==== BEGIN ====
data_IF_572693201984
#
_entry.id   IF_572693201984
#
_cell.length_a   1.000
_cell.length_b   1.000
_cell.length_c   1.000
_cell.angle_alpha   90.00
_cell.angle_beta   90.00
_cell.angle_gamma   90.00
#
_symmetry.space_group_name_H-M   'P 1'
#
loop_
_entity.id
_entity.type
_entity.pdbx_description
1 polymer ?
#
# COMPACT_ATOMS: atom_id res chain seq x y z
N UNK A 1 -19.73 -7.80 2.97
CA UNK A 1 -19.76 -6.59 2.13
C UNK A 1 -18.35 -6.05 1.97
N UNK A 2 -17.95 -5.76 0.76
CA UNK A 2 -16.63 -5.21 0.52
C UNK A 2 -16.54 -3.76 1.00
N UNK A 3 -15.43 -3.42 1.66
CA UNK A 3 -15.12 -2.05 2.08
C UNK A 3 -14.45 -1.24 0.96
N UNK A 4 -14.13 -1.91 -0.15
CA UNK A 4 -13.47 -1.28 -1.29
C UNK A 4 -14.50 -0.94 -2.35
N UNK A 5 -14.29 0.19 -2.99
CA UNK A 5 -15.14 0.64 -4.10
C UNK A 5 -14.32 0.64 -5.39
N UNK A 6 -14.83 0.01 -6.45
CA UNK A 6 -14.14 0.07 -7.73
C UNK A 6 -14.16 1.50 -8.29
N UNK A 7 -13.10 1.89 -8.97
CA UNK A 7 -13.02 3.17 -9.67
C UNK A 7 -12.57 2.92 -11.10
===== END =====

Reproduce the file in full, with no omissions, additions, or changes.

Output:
data_IF_572693201984
#
_entry.id   IF_572693201984
#
_cell.length_a   1.000
_cell.length_b   1.000
_cell.length_c   1.000
_cell.angle_alpha   90.00
_cell.angle_beta   90.00
_cell.angle_gamma   90.00
#
_symmetry.space_group_name_H-M   'P 1'
#
loop_
_entity.id
_entity.type
_entity.pdbx_description
1 polymer ?
#
# COMPACT_ATOMS: atom_id res chain seq x y z
N UNK A 1 -19.73 -7.80 2.97
CA UNK A 1 -19.76 -6.59 2.13
C UNK A 1 -18.35 -6.05 1.97
N UNK A 2 -17.95 -5.76 0.76
CA UNK A 2 -16.63 -5.21 0.52
C UNK A 2 -16.54 -3.76 1.00
N UNK A 3 -15.43 -3.42 1.66
CA UNK A 3 -15.12 -2.05 2.08
C UNK A 3 -14.45 -1.24 0.96
N UNK A 4 -14.13 -1.91 -0.15
CA UNK A 4 -13.47 -1.28 -1.29
C UNK A 4 -14.50 -0.94 -2.35
N UNK A 5 -14.29 0.19 -2.99
CA UNK A 5 -15.14 0.64 -4.10
C UNK A 5 -14.32 0.64 -5.39
N UNK A 6 -14.83 0.01 -6.45
CA UNK A 6 -14.14 0.07 -7.73
C UNK A 6 -14.16 1.50 -8.29
N UNK A 7 -13.10 1.89 -8.97
CA UNK A 7 -13.02 3.17 -9.67
C UNK A 7 -12.57 2.92 -11.10